Showing posts with label Springfield Breast Care Center. Show all posts
Showing posts with label Springfield Breast Care Center. Show all posts

Tuesday, May 12, 2015

Learning To Accept Realities and Laugh A Little More

Two months since I found out about the cancer in my body, I try to enforce a change in my lifestyle.
Nothing swiftly radical: just a change of pace, actually a slow-down in the work place, less crowds,  more quiet time, more veggies in each meal, fruits each day, Zumba even right after the once-a-week chemo treatment, and the hardest part, learning to avoid stress and trying to sleep before midnight.

A  few well-meaning friends are warmer now, sending me prayers, fruits, and positive vibes.
Some close family members call and show up more often.
My own staff  struggle to work better, to avoid causing me undue stress.
Acquaintances at my Clients' workplaces are sympathetic when they learn of my condition or 
take notice of the headband I wear to cover my baldness. 
Neighbours, even strangers I meet on the road and in the clinics and a few public places look kindly.

I feel blessed for the tireless support of my Beloved who has even become more affectionate since the cancer set in.  She patiently accompanies me in the weekly blood works and the 6-hour chemo session each week, and on top of these, has to go through what could be an ordeal of listening to  a litany of my reads, discoveries, and complaints as I cope with the mild side effects of the ongoing treatment.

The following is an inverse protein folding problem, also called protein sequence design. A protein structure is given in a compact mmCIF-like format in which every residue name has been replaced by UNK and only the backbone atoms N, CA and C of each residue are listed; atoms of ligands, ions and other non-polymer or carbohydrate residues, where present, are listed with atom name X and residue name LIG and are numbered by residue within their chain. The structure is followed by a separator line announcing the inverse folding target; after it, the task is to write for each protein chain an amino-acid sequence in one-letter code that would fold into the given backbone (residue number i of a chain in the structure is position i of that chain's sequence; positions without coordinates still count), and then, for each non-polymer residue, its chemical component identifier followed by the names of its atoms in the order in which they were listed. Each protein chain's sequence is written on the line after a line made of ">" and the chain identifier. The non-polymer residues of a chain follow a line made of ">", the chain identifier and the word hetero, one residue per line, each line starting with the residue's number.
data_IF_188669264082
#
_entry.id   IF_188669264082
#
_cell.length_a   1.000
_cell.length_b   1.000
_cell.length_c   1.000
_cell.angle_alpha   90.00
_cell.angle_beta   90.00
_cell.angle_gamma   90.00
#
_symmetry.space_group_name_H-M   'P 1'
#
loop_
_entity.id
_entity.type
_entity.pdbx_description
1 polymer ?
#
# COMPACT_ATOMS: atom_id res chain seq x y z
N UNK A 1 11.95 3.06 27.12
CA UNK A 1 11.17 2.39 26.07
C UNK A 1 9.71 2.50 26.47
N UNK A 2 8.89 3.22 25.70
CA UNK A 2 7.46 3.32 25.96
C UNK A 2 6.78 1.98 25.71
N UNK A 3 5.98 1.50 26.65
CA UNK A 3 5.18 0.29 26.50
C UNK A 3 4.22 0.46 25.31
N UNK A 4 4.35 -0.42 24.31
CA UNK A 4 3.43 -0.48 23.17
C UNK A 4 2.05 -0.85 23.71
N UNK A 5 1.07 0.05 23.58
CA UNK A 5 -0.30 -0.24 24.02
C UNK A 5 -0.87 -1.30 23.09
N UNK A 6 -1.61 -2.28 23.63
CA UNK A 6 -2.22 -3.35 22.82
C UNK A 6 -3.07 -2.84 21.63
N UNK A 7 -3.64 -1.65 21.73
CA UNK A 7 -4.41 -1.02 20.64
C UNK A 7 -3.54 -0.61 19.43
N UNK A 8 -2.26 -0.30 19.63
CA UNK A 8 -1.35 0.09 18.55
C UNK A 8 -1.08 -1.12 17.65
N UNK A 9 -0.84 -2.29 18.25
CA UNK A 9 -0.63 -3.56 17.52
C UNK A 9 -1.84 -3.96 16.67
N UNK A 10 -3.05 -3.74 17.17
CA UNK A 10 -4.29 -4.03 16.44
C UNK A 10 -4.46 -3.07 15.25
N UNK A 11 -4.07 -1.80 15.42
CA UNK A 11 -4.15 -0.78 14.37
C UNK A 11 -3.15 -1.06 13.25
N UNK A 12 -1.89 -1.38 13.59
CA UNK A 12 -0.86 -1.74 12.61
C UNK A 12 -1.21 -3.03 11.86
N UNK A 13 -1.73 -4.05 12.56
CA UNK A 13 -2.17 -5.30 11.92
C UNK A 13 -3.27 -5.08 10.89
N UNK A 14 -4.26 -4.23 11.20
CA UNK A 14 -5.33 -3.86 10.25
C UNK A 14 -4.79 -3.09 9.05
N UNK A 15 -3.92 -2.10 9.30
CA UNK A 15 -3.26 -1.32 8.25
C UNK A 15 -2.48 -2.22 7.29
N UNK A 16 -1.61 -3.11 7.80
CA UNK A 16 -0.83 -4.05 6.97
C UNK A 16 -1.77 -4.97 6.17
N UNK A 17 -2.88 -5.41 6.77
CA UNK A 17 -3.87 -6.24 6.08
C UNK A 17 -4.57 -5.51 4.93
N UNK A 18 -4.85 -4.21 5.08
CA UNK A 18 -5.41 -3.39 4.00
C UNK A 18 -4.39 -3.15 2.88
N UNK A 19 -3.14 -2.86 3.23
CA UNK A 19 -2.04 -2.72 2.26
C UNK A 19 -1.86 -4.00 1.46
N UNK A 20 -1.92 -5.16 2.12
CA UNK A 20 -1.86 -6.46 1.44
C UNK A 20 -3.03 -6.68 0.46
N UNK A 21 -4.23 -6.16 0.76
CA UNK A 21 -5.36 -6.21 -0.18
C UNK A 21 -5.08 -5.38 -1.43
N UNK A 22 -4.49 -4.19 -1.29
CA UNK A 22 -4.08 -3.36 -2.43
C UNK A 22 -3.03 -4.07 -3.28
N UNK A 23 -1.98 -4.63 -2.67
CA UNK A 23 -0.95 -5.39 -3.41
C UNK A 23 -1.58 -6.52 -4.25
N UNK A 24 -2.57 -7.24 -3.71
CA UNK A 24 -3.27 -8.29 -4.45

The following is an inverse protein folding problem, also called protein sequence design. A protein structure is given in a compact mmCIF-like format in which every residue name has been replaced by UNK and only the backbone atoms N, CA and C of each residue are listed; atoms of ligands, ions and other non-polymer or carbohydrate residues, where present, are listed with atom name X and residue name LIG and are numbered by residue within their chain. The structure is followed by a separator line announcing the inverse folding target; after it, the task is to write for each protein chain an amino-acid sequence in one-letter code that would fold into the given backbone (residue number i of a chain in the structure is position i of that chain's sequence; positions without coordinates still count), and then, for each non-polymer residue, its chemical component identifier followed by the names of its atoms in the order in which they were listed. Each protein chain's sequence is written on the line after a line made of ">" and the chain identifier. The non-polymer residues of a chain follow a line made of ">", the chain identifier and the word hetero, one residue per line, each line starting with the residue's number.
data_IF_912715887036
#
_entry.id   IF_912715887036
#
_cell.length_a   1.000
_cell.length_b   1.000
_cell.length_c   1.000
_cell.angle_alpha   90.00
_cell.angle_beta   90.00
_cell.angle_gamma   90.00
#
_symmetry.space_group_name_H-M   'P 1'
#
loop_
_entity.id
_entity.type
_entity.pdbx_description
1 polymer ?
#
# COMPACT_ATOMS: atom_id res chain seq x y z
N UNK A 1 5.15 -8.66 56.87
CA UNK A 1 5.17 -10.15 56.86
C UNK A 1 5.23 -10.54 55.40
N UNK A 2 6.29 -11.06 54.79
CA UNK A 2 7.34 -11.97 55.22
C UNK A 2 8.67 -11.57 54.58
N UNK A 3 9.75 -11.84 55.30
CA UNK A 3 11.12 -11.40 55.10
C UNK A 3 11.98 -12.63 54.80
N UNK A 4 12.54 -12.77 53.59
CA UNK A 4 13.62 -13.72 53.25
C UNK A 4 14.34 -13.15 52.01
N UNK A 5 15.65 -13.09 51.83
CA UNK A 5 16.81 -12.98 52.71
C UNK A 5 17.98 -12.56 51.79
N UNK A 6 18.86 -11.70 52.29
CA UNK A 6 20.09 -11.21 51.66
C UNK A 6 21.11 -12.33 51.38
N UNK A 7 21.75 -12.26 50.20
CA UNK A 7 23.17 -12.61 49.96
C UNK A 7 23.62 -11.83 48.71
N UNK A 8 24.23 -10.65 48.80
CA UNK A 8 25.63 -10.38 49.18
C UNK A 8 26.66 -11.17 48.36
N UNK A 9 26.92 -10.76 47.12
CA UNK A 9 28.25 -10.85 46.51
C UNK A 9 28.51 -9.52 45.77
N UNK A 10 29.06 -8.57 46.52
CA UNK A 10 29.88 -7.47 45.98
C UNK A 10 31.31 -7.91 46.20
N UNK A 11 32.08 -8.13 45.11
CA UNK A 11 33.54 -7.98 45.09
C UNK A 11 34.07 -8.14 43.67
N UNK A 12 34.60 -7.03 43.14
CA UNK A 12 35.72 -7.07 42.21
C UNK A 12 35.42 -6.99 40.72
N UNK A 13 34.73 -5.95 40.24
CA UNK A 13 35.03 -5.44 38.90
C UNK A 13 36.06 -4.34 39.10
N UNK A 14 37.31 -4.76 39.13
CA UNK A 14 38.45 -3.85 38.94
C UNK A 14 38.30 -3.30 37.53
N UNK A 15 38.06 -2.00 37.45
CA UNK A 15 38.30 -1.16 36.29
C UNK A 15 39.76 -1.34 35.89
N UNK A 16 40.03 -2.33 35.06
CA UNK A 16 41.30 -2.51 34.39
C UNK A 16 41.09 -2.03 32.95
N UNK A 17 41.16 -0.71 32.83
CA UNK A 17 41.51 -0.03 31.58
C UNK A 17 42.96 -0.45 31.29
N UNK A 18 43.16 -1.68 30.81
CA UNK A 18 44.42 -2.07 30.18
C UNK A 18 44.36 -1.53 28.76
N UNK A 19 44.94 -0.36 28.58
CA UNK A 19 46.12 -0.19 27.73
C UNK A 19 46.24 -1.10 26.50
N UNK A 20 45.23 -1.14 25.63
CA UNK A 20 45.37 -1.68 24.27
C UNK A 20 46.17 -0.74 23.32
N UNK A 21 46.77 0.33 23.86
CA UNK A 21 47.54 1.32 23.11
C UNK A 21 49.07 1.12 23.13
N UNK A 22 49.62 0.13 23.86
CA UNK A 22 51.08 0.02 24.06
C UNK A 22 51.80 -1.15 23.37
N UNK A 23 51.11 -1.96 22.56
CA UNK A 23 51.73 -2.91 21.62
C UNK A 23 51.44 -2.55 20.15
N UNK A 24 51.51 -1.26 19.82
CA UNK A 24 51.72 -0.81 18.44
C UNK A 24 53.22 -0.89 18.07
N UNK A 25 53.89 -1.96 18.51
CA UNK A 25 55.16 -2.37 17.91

The handful of well-trained nurses and caring staff under Surgeon-Onco Dr. Romeo Diaz of the Springfield Breast Care Center in SMX are like family now.  Friends and colleagues from long ago suddenly make their presence felt and friends of friends reach out with words of Faith and courage. 

I thank God for all the support, as I go through the changes in my lifestyle, and in the way I feel about the reality of a Stage 3B cancer in my body,  and the "85% recurrence rate as Stage 4" 
(a new reality that I have to put on a watch forever starting on the third month after what I am hoping will just have to be a partial mastectomy.)   

But there is One Reality I realise will never change.

I refer to them as an Odd Couple, not to mean oddness for strange, but odd for being different and totally separate from the support system described above. Before any of this life-changing experience happened,  I had felt they never really accepted me despite my many efforts to reach out in both subtle and open ways.

I struggle not to get hurt each time I am in the same place with the Odd Couple, a situation that couldn't be avoided.   For the longest time, I had been hoping to cultivate at least a  friendship,  and I had thought my new situation with a fatal disease could become an opening.

I hoped that perhaps they can become compassionate out of pity for someone who has cancer, or be gentler out of plain courtesy to an almost-elderly,  or just  kinder to someone who will live "no more than five years".

I was wrong in thinking that things between us would change once they learn of my condition.

Every day, I pray for The Miracle of Healing. Heal my body of the disease, and Heal my Soul of the hurt. This is the cross I carry each day, the One Reality  I have to learn to accept so I can laugh inside a little more.

Friday, March 20, 2015

BEATING BREAST CANCER: Getting A Second Opinion Saved Me